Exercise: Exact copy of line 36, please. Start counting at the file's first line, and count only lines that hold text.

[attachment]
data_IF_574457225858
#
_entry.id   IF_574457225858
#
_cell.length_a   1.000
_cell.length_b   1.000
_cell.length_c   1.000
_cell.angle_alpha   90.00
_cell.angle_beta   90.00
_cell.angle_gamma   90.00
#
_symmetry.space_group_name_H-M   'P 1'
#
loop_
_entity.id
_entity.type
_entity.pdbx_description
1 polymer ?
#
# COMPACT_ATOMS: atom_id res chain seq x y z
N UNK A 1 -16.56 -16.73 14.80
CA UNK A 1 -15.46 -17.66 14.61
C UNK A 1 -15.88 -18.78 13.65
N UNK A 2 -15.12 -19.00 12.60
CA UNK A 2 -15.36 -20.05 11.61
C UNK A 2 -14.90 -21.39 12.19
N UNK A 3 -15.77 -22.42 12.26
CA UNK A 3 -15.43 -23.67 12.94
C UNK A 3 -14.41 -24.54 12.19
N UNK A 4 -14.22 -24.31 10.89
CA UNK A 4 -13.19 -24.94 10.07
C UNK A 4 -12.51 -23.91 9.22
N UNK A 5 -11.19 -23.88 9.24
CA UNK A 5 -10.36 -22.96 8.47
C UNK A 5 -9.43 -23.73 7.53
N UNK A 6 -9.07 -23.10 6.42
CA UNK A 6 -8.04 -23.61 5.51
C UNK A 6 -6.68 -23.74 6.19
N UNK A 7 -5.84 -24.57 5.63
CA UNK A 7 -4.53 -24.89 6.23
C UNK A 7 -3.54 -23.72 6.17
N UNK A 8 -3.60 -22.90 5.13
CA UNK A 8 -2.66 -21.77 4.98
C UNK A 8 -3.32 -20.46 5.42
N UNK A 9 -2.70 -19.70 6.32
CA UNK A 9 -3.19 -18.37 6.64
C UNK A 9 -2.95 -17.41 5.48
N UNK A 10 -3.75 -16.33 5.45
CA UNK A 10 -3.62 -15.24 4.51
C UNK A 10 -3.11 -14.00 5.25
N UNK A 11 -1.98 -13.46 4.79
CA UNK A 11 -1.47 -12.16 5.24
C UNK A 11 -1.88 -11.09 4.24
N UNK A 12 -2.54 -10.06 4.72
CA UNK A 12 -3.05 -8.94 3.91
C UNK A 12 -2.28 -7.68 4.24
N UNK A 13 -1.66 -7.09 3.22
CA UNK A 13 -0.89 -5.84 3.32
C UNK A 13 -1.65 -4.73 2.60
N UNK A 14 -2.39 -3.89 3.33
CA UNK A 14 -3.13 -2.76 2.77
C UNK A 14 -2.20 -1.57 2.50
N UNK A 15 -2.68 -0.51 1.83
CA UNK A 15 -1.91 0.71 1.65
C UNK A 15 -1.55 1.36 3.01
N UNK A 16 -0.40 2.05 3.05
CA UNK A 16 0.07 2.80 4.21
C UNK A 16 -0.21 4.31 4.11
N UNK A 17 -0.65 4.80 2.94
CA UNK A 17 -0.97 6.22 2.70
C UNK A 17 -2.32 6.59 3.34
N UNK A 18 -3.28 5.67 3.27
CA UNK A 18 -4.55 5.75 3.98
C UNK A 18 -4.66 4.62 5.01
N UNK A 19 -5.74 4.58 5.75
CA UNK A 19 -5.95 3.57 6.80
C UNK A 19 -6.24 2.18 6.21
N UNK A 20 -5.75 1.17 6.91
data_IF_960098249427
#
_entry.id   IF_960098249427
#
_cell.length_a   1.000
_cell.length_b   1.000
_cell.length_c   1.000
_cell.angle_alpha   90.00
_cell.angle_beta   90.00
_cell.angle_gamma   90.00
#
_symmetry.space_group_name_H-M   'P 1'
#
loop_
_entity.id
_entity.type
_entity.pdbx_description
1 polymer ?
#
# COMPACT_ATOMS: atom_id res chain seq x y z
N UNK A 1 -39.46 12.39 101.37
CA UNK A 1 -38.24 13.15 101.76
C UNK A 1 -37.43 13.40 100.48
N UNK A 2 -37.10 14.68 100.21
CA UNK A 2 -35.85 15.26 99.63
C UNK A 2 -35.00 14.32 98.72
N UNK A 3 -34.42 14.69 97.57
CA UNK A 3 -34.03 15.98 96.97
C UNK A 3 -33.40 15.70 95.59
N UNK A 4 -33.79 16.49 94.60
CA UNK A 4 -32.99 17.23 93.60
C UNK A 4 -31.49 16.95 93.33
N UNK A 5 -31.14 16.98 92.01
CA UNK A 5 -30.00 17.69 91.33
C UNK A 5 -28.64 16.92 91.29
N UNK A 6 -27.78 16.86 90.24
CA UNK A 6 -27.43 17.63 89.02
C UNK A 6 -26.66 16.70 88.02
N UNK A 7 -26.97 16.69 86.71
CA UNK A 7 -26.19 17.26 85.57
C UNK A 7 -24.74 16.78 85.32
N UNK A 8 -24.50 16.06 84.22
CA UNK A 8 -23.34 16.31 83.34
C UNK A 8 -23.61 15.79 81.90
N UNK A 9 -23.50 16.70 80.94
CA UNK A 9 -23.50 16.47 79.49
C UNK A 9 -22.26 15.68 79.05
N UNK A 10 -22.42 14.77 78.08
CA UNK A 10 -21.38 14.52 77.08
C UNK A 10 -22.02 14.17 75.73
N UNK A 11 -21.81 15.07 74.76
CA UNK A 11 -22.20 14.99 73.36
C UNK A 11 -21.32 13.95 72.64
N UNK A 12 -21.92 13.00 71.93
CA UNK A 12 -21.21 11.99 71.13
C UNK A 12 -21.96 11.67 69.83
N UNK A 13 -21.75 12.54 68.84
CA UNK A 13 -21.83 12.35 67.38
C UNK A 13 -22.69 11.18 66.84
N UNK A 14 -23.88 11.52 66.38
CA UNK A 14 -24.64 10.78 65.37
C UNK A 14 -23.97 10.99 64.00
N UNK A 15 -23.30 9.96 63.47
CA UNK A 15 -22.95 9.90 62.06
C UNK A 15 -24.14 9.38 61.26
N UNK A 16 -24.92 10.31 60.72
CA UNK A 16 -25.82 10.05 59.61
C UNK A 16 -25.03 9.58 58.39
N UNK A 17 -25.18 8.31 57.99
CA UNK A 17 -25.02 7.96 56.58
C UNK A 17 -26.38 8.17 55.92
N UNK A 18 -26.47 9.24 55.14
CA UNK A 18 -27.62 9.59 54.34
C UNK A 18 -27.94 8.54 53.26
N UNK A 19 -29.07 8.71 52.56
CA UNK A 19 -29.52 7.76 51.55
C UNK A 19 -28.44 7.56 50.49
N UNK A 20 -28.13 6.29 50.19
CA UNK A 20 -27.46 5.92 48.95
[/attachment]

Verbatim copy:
N UNK A 6 -9.07 -23.10 6.42